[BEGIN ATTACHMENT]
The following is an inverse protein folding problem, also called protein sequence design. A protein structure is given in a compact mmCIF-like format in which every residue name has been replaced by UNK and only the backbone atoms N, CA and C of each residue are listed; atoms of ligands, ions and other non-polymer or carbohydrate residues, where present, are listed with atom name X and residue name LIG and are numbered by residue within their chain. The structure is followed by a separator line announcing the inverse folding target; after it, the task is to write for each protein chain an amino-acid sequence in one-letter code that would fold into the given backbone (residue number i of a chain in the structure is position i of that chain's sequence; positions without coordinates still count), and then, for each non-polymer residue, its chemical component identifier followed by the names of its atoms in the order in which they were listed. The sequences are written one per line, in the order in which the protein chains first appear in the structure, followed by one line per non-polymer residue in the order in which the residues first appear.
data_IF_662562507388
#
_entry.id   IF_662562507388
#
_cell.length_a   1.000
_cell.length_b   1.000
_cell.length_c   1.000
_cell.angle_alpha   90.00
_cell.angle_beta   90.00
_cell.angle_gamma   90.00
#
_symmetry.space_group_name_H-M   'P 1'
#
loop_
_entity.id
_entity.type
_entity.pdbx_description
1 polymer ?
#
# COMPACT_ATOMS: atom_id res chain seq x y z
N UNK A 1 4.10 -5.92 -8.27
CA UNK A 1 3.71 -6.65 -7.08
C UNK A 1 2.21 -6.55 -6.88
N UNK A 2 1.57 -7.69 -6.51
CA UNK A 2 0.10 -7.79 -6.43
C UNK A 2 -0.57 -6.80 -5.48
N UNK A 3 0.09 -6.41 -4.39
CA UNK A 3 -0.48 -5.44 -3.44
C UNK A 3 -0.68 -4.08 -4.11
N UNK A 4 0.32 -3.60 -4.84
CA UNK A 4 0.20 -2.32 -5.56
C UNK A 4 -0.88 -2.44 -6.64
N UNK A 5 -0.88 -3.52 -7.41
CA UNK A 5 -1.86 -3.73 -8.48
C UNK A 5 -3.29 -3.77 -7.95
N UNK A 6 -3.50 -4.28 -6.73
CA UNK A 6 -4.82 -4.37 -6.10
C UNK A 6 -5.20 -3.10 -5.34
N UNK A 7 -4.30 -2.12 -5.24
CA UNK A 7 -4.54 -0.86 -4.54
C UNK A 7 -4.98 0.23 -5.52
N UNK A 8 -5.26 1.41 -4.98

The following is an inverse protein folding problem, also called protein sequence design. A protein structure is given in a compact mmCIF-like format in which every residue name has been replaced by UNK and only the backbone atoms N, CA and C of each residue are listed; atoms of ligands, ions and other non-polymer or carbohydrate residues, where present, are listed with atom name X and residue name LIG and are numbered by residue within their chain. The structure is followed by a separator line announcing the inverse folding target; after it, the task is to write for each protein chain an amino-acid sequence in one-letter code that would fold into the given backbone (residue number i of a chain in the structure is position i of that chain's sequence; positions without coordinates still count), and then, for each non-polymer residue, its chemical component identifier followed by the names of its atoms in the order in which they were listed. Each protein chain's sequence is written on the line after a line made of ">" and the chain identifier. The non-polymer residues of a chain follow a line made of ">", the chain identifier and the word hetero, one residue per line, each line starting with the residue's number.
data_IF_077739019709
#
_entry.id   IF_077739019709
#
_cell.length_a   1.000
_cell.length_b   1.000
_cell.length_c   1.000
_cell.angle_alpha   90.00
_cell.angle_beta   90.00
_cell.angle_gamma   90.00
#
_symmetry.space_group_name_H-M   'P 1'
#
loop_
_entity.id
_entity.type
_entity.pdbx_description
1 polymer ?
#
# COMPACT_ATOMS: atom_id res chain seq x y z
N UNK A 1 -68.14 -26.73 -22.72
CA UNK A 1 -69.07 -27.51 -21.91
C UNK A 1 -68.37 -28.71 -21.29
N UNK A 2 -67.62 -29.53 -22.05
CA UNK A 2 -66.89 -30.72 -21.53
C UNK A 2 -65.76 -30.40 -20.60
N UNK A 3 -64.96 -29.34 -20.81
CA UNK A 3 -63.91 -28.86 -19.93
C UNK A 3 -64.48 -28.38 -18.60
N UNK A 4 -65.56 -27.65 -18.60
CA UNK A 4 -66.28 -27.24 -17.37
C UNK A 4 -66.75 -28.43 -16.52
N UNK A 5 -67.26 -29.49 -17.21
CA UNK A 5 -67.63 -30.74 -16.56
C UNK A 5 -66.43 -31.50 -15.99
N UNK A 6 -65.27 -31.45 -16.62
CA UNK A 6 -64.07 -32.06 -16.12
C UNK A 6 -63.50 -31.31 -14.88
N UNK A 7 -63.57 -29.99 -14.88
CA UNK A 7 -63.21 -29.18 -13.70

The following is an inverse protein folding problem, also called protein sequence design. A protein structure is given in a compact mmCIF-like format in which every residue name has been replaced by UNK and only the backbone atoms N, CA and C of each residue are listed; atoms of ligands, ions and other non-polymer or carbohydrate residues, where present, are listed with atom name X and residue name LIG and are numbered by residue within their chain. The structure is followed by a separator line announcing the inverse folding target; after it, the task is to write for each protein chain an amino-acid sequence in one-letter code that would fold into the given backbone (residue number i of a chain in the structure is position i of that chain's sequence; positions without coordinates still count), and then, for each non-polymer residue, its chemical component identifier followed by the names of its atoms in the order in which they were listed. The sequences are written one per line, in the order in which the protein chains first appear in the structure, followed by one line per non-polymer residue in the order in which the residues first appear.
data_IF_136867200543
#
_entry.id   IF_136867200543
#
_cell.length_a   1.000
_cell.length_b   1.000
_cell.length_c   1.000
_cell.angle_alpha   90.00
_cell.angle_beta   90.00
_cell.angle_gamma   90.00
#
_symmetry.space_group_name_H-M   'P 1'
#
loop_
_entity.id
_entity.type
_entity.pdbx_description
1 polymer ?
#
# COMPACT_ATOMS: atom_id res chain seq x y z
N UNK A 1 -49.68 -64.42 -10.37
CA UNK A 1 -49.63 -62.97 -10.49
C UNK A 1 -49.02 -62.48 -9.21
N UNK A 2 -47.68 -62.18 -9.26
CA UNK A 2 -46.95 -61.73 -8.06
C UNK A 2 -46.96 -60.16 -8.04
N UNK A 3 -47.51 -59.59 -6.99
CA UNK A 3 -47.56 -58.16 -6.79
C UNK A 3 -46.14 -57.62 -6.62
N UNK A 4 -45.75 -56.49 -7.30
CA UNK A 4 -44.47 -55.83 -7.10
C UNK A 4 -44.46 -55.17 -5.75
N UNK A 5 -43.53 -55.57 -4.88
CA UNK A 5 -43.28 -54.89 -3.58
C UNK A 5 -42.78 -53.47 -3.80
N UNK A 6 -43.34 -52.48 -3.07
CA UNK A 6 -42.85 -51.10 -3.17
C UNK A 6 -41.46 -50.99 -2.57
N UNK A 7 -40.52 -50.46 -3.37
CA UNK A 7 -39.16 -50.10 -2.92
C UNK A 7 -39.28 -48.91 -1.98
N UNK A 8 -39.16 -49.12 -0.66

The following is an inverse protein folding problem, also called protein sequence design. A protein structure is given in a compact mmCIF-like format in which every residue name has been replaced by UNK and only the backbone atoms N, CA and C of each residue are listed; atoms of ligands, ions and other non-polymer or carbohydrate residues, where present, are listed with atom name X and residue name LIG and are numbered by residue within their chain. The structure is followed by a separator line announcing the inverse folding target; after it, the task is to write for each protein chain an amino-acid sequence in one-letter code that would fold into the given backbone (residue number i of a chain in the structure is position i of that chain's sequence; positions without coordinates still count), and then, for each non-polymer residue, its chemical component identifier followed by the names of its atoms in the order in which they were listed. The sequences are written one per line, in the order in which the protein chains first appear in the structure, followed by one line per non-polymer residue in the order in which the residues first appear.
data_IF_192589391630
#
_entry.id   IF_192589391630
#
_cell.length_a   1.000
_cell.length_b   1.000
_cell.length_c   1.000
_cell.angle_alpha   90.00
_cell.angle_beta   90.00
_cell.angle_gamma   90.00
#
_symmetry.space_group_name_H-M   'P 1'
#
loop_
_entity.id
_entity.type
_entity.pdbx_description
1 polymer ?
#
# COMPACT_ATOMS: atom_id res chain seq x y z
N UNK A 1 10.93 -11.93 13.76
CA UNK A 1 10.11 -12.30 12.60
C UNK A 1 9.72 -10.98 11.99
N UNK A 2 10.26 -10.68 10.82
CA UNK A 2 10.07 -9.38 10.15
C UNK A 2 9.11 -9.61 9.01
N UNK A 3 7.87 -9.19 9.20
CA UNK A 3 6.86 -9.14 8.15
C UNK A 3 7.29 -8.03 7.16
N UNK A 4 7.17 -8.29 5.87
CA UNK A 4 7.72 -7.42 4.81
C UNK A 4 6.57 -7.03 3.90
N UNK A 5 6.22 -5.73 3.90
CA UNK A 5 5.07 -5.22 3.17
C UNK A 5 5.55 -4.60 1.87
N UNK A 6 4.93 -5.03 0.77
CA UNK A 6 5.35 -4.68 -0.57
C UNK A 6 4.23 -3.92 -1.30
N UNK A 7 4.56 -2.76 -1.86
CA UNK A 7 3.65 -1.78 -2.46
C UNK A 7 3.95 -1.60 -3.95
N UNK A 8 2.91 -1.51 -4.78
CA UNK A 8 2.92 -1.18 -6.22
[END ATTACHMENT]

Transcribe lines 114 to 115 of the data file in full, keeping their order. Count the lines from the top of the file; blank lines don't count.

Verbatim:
C UNK A 3 -46.14 -57.62 -6.62
N UNK A 4 -45.75 -56.49 -7.30